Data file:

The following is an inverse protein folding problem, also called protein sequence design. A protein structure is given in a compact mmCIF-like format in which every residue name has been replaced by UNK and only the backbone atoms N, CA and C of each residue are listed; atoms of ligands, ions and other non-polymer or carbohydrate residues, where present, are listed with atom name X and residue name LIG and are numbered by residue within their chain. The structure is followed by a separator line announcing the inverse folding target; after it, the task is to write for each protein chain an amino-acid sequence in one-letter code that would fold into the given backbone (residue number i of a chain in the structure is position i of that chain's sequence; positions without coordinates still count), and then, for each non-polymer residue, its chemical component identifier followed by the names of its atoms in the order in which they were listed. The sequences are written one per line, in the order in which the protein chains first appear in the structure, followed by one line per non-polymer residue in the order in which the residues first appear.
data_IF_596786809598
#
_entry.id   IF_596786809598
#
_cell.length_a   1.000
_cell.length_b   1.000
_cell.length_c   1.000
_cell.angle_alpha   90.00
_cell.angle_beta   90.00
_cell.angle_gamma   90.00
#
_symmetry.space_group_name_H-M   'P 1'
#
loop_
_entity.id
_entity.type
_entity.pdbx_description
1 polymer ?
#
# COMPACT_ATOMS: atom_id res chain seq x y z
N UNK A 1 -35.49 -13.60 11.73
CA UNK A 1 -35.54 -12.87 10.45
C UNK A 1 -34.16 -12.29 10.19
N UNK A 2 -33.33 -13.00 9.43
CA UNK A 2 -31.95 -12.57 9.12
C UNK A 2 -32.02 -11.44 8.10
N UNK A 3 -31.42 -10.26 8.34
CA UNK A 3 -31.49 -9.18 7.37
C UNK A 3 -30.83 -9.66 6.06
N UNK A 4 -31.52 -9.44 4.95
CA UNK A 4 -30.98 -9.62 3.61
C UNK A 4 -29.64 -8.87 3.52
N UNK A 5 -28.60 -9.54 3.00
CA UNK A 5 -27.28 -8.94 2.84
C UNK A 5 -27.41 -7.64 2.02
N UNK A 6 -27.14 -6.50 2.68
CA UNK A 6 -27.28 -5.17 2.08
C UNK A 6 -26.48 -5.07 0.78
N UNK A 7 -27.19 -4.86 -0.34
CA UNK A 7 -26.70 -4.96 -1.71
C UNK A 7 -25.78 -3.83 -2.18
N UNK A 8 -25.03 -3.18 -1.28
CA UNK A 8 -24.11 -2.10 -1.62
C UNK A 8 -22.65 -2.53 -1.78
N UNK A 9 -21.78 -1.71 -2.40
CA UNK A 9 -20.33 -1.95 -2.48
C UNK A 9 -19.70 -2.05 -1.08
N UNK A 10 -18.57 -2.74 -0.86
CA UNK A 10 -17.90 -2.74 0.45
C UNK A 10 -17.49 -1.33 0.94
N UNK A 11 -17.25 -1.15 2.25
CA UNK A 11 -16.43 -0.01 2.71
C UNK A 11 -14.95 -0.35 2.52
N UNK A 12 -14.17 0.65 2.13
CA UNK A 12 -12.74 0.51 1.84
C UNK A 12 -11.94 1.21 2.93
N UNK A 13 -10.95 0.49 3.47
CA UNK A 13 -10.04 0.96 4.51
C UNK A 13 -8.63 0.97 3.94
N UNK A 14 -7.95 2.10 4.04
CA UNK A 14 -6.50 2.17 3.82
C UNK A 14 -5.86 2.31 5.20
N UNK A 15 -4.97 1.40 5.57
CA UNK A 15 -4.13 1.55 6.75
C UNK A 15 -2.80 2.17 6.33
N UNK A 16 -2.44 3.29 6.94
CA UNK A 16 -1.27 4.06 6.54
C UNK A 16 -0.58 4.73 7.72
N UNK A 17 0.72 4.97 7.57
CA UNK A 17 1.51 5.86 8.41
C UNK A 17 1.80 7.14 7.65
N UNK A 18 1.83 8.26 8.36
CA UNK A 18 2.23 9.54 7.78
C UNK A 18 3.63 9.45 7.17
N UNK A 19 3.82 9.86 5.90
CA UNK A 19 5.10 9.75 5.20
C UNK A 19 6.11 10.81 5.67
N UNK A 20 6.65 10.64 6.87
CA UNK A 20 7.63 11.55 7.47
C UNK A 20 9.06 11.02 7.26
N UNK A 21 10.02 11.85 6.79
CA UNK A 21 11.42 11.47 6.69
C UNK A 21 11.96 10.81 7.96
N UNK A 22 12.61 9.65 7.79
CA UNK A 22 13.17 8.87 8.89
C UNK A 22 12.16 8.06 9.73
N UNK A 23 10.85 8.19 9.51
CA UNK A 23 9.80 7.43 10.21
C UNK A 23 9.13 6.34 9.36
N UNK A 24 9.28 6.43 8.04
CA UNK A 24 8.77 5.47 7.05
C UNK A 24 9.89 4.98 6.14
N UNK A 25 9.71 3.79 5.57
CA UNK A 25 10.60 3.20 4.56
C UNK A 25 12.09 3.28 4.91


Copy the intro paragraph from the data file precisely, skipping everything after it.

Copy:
The following is an inverse protein folding problem, also called protein sequence design. A protein structure is given in a compact mmCIF-like format in which every residue name has been replaced by UNK and only the backbone atoms N, CA and C of each residue are listed; atoms of ligands, ions and other non-polymer or carbohydrate residues, where present, are listed with atom name X and residue name LIG and are numbered by residue within their chain. The structure is followed by a separator line announcing the inverse folding target; after it, the task is to write for each protein chain an amino-acid sequence in one-letter code that would fold into the given backbone (residue number i of a chain in the structure is position i of that chain's sequence; positions without coordinates still count), and then, for each non-polymer residue, its chemical component identifier followed by the names of its atoms in the order in which they were listed. The sequences are written one per line, in the order in which the protein chains first appear in the structure, followed by one line per non-polymer residue in the order in which the residues first appear.